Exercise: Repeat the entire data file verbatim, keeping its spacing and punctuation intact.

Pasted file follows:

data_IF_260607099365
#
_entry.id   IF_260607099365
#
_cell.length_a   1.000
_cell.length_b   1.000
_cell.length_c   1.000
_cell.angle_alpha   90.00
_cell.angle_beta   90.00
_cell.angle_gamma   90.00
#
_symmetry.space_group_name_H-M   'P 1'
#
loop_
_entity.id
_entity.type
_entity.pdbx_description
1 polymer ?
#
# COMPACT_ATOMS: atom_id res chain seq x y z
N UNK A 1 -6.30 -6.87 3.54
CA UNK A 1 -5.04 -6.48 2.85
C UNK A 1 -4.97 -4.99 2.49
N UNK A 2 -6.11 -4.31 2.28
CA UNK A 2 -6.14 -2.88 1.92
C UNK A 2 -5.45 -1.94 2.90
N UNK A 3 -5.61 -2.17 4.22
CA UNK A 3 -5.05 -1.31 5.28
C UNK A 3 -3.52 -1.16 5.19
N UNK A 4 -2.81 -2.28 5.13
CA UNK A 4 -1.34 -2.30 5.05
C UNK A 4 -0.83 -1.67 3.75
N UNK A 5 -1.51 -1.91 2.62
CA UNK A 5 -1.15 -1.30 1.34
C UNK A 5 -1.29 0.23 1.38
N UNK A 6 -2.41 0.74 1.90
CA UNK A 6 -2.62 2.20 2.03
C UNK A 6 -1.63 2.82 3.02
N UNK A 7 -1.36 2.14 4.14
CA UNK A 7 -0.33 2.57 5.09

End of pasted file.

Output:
data_IF_260607099365
#
_entry.id   IF_260607099365
#
_cell.length_a   1.000
_cell.length_b   1.000
_cell.length_c   1.000
_cell.angle_alpha   90.00
_cell.angle_beta   90.00
_cell.angle_gamma   90.00
#
_symmetry.space_group_name_H-M   'P 1'
#
loop_
_entity.id
_entity.type
_entity.pdbx_description
1 polymer ?
#
# COMPACT_ATOMS: atom_id res chain seq x y z
N UNK A 1 -6.30 -6.87 3.54
CA UNK A 1 -5.04 -6.48 2.85
C UNK A 1 -4.97 -4.99 2.49
N UNK A 2 -6.11 -4.31 2.28
CA UNK A 2 -6.14 -2.88 1.92
C UNK A 2 -5.45 -1.94 2.90
N UNK A 3 -5.61 -2.17 4.22
CA UNK A 3 -5.05 -1.31 5.28
C UNK A 3 -3.52 -1.16 5.19
N UNK A 4 -2.81 -2.28 5.13
CA UNK A 4 -1.34 -2.30 5.05
C UNK A 4 -0.83 -1.67 3.75
N UNK A 5 -1.51 -1.91 2.62
CA UNK A 5 -1.15 -1.30 1.34
C UNK A 5 -1.29 0.23 1.38
N UNK A 6 -2.41 0.74 1.90
CA UNK A 6 -2.62 2.20 2.03
C UNK A 6 -1.63 2.82 3.02
N UNK A 7 -1.36 2.14 4.14
CA UNK A 7 -0.33 2.57 5.09